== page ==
Text bolded by me (CF) to show that this could NOT have been a “meteor.”
FIRE RISES FROM SEA
Phenomenon Observed by Fishermen off the Coast of Brittany.
PARIS, April 3.—A remarkable natural phenomenon is reported to have been observed by a number of fishermen of the little port of Aberwrac’h, near Brest.
What looked like a ball of luminous vapor was seen at 10 o’clock at nightto rise from the sea to the accompaniment ofa slight whistling sound. The “meteor,” as it is described, traveled across the sky, from southeast to west, remaining visible until 4 o'clock in the morning. As it progressed, sparks fell from thecenter of the ball of fire and appeared to fall back into the sea.
The phenomenon was also visible at Cherbourg forover an hour.
Reference for the above text is: Newspaper: Fort Worth (Texas) Star-Telegram, dated April 04, 1909, page 1.
With thanks to Ole Jonny Brænne and Kay Massingill of the Magonia Exchange group for forwarding this case to me (CF).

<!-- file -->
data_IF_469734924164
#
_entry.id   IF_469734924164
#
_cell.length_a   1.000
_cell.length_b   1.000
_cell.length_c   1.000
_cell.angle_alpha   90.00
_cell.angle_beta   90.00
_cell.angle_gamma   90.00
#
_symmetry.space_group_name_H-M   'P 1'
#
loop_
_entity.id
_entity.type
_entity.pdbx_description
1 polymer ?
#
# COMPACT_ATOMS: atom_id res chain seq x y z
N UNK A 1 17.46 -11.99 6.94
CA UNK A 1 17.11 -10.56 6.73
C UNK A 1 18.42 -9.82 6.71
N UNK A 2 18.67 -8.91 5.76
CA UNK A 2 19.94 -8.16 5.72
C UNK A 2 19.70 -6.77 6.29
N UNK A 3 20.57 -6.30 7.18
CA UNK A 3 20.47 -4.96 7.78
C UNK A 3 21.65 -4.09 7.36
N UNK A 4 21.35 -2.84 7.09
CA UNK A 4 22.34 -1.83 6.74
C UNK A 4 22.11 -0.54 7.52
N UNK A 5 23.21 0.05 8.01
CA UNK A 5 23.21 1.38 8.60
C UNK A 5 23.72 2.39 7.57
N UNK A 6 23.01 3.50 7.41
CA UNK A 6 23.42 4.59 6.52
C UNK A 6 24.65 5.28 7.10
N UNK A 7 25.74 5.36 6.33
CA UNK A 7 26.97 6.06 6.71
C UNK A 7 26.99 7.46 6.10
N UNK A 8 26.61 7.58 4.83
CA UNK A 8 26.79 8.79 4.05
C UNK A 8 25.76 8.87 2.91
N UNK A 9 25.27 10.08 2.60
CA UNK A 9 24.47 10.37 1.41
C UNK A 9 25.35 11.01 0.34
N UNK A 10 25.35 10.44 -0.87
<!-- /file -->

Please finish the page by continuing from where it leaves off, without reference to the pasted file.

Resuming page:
Note: I sent a question to the Magonia Group that said: “This wasn’t a meteor, but I’m wondering if it could be Venus. Have you got someone with a planetary computer?”
The reply from Ole Jonny Brænne:
According to the astronomy software Starry Nights v6, both the Moon and Jupiter were visible high in the night sky towards SW-W at 10pm.
They both had a relative western motion (i.e., from south to west), and set below the horizon at around 4am.
Since these were both high in sky at the time, and thus would probably not be described as rising, I don't think we can identify this as being an astronomical phenomenon.
Therefore, I must conclude that this was NO HEAVENLY BODY (CF).
UFOCAT PRN – NONE
Europe - France, Bretagne, Finistère. Body of water is the Estuary of L'Aberwrac'h.
L’Aberwrac’h Latitude 48-35-46 N, Longitude 004-33-54 W [populated place]
Brest Latitude 48-23-27 N, Longitude 004-29-10 W [populated place]
Cherbourg Latitude 49-38-24 N, Longitude 001-36-56 W [populated place – department: Basse-Normandie]
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